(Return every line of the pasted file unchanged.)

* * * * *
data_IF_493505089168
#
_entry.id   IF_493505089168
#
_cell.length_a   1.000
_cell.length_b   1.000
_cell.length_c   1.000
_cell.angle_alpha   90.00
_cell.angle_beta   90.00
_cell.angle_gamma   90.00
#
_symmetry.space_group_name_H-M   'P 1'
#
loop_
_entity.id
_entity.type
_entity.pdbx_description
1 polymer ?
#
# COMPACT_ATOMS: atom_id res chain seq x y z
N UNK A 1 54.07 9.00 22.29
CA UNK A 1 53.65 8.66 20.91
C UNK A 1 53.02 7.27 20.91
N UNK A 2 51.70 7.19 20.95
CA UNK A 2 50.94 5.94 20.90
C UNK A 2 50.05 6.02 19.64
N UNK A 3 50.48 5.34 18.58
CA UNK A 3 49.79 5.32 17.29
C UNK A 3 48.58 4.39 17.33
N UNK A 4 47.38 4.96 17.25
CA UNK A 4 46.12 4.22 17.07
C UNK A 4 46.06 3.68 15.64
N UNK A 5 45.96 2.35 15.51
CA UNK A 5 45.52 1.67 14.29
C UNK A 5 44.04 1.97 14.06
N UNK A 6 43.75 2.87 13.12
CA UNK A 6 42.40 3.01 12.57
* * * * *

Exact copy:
data_IF_493505089168
#
_entry.id   IF_493505089168
#
_cell.length_a   1.000
_cell.length_b   1.000
_cell.length_c   1.000
_cell.angle_alpha   90.00
_cell.angle_beta   90.00
_cell.angle_gamma   90.00
#
_symmetry.space_group_name_H-M   'P 1'
#
loop_
_entity.id
_entity.type
_entity.pdbx_description
1 polymer ?
#
# COMPACT_ATOMS: atom_id res chain seq x y z
N UNK A 1 54.07 9.00 22.29
CA UNK A 1 53.65 8.66 20.91
C UNK A 1 53.02 7.27 20.91
N UNK A 2 51.70 7.19 20.95
CA UNK A 2 50.94 5.94 20.90
C UNK A 2 50.05 6.02 19.64
N UNK A 3 50.48 5.34 18.58
CA UNK A 3 49.79 5.32 17.29
C UNK A 3 48.58 4.39 17.33
N UNK A 4 47.38 4.96 17.25
CA UNK A 4 46.12 4.22 17.07
C UNK A 4 46.06 3.68 15.64
N UNK A 5 45.96 2.35 15.51
CA UNK A 5 45.52 1.67 14.29
C UNK A 5 44.04 1.97 14.06
N UNK A 6 43.75 2.87 13.12
CA UNK A 6 42.40 3.01 12.57